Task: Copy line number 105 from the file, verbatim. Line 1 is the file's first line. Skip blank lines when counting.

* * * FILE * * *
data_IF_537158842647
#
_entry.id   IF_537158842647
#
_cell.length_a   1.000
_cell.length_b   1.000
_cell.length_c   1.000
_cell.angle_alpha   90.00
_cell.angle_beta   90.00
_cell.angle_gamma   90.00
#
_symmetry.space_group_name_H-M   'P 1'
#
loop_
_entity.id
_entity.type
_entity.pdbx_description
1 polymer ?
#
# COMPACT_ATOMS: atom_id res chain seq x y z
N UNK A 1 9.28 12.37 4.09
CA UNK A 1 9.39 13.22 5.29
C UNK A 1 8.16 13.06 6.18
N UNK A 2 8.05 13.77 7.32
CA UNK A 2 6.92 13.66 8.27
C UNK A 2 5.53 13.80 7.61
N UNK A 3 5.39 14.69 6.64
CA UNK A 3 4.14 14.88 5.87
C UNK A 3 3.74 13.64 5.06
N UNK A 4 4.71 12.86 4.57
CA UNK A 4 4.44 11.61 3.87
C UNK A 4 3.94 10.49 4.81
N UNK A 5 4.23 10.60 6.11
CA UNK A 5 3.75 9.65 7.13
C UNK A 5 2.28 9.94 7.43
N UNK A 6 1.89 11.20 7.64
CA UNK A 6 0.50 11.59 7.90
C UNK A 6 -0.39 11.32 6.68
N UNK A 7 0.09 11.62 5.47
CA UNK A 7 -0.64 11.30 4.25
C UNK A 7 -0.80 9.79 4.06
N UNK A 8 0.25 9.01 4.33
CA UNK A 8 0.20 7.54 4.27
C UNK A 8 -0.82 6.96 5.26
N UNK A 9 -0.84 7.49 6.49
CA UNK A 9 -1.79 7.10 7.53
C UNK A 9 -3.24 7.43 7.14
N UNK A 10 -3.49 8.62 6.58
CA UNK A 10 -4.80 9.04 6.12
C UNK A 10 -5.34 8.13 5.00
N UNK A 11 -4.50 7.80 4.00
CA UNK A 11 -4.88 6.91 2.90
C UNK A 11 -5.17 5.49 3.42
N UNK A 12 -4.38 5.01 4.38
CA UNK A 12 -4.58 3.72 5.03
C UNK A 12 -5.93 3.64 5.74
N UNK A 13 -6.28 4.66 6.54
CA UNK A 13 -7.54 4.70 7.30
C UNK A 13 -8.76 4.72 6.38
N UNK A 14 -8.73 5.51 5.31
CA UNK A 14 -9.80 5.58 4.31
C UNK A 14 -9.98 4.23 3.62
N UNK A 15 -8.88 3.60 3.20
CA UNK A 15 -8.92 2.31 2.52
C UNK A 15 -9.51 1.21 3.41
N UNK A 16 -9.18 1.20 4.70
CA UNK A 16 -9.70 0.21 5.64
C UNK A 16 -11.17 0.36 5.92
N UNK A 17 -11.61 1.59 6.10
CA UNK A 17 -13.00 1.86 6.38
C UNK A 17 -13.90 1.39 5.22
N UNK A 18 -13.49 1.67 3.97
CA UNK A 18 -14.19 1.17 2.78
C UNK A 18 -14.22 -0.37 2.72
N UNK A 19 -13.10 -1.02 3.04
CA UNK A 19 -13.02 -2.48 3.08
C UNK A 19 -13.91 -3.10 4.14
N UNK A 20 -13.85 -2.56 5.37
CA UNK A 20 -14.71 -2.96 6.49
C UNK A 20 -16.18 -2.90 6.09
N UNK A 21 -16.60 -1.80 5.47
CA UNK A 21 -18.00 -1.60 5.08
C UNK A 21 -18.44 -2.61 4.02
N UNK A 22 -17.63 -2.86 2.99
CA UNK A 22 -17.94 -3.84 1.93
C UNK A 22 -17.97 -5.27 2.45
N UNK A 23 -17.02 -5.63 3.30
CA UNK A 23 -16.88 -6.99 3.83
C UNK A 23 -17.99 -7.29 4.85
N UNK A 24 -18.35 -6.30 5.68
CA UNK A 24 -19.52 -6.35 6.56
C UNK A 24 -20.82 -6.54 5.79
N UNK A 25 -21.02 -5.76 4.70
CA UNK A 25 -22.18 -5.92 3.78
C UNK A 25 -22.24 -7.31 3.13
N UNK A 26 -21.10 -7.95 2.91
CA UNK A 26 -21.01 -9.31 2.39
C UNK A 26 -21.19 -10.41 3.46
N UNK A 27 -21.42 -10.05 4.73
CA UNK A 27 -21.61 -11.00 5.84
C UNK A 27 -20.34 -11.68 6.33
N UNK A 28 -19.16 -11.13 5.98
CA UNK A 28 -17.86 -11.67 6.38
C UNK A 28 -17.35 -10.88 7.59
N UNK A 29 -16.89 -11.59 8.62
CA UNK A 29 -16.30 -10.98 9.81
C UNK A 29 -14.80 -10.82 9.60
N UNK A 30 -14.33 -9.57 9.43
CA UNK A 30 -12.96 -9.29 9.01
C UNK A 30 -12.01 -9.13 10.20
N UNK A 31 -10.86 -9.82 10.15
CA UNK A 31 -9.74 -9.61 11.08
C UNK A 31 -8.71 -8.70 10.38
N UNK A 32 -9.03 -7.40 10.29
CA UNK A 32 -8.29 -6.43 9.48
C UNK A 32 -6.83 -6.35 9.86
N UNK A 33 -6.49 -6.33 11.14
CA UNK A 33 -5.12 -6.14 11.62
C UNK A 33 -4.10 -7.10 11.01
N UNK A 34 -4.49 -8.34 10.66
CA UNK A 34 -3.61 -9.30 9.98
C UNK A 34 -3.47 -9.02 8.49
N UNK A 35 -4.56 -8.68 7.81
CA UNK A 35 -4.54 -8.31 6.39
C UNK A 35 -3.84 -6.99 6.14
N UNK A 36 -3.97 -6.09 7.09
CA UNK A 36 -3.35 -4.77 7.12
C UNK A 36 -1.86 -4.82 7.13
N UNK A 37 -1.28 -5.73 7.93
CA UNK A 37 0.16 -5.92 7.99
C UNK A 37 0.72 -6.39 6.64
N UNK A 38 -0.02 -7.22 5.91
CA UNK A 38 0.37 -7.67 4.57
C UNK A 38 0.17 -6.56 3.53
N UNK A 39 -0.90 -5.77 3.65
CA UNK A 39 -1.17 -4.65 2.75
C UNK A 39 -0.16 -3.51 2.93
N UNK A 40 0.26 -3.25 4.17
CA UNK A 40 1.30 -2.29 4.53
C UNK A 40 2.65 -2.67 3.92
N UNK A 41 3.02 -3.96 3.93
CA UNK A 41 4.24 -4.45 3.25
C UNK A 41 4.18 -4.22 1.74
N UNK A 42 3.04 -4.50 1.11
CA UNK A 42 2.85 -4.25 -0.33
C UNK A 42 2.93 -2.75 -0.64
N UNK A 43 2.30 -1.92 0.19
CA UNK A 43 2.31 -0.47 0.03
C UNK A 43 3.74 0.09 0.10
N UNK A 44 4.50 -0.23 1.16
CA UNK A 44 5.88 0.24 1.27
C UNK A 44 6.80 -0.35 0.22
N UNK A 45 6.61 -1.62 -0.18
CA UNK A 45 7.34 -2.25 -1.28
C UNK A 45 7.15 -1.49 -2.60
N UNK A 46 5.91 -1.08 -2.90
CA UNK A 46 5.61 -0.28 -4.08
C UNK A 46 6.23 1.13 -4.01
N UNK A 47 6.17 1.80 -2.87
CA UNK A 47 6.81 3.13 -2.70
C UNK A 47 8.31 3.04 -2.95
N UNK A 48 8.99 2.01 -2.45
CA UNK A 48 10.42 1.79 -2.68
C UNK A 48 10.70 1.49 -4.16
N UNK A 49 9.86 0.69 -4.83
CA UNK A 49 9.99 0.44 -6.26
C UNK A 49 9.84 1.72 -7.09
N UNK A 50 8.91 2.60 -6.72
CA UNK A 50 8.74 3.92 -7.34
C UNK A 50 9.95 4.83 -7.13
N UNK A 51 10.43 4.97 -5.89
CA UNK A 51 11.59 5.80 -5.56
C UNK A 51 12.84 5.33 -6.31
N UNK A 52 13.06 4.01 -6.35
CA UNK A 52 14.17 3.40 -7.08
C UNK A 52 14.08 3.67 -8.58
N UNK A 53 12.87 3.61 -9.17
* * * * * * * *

N UNK A 29 -16.89 -11.59 8.62